|Introduction||Historical Background||Chronology||Geography||Biography||Technology||Ownership and Financing||General Bibliography|
|New England States||Massachusetts||Northfield|
Northfield was first settled by Europeans in 1673.
An aqueduct operating in
Northfield in early 1795 was referenced in an advertisement in a Boston
newspaper on March 28, 1795.
Solomon Vose, Medad Pomeroy, Caleb Lyman, Edward Houghton, Eleazer Stratton, Elijah Mattoon, Eliphaz Wright, Josiah White and Samuel Feild were incorporated as The Proprietors of the Aqueduct in Northfeild on March 7, 1797 for the purpose of conveying water by subteraneous pipes in the Town of Northfeild.
Several other small
water companies operated in Northfield.
The Northfield Water Company was incorporated on April 29, 1898 by Charles H. Webster, Frank E. Stimpson, Charles A. Linsley, Ellen F. Alexander, Mary J. Osgood, Mary A. Pomeroy, Martha Hall, Charles S. Warner, Charles H. Green and Rollin C. Ward for the purpose of supplying the inhabitants of Northfield with water for the extinguishment of fires and for domestic and all other purposes. This law authorized the Town of Northfield to buy the water system at any time "on payment to said corporation of the actual cost of its franchise, works and property."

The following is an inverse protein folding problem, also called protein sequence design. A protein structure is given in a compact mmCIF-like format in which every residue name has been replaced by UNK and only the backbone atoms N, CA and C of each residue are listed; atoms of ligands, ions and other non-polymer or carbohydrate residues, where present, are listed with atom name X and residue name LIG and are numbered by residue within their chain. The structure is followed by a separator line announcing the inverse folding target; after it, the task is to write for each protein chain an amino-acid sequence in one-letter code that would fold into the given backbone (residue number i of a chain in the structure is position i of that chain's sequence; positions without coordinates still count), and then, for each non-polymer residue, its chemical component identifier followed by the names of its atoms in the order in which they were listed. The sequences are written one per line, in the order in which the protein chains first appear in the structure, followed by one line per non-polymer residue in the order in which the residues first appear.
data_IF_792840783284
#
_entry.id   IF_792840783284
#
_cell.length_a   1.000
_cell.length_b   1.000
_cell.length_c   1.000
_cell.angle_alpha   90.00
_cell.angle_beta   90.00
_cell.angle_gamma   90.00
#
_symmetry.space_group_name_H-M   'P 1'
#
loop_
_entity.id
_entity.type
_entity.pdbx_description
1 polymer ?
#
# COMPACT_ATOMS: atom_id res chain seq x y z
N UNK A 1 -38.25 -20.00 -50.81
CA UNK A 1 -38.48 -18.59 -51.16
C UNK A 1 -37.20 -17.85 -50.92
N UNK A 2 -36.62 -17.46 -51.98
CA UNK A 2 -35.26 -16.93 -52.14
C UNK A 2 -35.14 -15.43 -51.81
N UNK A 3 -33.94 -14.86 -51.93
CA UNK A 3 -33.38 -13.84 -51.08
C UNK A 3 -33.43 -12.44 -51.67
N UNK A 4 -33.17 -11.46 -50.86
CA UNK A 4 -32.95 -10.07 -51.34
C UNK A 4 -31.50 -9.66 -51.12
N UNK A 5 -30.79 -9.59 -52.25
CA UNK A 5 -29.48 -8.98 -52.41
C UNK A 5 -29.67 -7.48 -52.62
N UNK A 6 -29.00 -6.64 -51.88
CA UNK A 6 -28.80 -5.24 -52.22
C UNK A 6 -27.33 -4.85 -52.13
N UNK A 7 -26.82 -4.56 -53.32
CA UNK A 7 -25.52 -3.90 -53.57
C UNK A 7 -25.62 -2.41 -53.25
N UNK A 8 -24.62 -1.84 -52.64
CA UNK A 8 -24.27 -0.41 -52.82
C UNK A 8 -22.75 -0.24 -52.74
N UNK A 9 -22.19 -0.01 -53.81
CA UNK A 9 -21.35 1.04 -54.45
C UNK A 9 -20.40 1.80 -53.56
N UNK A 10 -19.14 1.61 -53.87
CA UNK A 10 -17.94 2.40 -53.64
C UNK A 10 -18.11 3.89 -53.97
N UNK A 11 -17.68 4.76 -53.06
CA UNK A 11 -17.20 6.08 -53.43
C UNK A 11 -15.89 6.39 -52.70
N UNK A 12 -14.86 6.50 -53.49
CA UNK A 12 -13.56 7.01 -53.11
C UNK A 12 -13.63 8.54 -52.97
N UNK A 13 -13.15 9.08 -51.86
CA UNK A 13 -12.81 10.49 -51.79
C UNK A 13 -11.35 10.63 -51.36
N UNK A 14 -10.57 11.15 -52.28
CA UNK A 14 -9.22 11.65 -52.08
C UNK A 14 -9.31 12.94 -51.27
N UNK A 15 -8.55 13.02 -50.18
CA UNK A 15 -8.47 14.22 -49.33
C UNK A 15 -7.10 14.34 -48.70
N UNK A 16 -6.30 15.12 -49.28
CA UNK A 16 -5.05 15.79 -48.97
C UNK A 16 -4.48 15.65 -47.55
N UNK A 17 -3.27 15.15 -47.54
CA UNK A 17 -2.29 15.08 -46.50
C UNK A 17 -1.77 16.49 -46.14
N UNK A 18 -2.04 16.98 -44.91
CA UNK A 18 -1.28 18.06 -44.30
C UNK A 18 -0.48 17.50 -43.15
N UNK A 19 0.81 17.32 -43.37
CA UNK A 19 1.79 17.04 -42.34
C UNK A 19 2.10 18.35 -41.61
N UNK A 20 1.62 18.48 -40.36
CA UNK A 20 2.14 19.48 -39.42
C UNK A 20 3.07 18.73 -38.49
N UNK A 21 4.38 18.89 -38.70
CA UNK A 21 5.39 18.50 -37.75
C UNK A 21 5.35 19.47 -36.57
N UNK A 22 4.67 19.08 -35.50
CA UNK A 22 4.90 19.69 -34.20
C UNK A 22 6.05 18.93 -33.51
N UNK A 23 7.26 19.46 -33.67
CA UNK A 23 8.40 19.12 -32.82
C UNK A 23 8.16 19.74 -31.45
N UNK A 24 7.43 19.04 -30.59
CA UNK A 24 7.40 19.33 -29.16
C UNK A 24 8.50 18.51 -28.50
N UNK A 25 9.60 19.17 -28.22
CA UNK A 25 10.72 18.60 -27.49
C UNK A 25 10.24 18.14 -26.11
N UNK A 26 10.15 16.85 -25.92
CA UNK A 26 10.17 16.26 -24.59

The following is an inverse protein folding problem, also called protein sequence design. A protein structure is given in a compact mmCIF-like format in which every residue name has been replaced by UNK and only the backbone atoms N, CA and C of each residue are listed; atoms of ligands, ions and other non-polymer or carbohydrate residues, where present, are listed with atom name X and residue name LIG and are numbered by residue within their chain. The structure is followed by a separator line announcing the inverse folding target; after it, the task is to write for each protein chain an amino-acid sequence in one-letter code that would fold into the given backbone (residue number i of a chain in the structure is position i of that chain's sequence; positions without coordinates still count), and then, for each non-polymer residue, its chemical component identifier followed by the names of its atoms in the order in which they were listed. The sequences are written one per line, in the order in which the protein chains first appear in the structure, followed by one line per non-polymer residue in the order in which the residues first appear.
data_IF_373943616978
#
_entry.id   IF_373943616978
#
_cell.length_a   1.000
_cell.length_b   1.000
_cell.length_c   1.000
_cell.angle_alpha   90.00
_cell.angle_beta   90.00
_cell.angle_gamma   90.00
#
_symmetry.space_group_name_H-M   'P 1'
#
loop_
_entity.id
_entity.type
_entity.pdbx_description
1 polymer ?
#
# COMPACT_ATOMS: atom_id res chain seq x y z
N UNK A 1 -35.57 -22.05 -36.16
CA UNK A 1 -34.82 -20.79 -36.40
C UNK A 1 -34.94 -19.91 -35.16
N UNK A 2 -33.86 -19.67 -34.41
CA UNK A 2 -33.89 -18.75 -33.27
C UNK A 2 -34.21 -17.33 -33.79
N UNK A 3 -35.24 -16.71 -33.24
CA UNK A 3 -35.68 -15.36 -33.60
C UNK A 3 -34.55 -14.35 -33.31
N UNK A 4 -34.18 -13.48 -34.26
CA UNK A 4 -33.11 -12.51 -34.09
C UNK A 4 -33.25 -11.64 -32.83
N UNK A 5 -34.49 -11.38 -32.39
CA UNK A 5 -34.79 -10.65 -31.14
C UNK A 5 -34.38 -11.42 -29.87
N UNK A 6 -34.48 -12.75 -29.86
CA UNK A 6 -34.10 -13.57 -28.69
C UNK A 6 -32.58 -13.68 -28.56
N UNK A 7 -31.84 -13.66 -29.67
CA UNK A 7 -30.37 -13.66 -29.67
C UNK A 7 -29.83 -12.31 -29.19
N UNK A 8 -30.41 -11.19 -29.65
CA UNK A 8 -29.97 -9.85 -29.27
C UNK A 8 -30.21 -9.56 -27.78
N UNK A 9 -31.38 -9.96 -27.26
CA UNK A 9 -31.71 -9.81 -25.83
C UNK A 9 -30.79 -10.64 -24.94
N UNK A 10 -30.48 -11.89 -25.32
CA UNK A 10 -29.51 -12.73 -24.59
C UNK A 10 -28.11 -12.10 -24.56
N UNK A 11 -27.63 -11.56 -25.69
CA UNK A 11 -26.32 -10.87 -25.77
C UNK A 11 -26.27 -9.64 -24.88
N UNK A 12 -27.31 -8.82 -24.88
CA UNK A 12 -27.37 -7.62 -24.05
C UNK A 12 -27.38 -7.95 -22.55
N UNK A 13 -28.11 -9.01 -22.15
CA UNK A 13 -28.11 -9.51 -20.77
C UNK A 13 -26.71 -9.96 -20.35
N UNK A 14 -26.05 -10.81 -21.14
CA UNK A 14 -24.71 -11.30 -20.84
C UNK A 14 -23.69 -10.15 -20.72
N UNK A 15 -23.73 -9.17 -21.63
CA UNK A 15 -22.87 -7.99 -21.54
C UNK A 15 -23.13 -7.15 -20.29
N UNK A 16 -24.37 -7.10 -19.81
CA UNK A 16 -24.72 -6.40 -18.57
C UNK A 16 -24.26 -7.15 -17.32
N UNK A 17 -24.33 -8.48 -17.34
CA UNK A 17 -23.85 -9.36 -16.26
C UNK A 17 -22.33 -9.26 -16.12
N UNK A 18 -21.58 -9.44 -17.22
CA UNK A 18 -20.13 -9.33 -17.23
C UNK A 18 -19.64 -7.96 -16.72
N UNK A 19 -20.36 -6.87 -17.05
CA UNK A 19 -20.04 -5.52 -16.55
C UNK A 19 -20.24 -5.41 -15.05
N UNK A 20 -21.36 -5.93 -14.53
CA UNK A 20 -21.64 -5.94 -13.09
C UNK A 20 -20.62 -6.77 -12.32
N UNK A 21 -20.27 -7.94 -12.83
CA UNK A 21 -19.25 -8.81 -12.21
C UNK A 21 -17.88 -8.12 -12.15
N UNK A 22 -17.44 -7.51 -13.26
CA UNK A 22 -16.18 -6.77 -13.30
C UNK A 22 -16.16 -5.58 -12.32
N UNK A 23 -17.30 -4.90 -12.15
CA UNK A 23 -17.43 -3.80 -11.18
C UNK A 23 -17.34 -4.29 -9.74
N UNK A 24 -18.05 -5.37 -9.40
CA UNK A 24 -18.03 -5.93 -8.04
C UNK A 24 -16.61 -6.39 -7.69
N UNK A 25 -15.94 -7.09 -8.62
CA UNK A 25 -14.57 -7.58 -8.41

The Northfield Water District was formed in 1965 and currently supplies water to the community. The East Northfield Water Company is owned by the Northfield Mountain Herman School and supplies that campus and other nearby customers in East Northfield. See also this page from the Northfield Mount Herman School.
1795 Columbian Centinel, March 28, 1795, Page 4
For Sale, An eligible situation for the man of business or an elegant spot for a gentleman desirous of a rural seat at a distance from the capital, in the town of Northfield, on Connecticut river, on one of the handsomest streets on the continent, about a quarter of a mile from the meeting-house, and nearly the same distance from the water; where boats may receive and discharge their freight. Consisting of a House and about 8 acres of Land, on which is a good Orchard, and a large new Store and Distill-house adjoining, completely supplied with Coppers, Worms, and every other necessary for carrying on the Gin Distillery on a large scale, with a right in an aqueduct which conveys the water directly into the Worm Tub.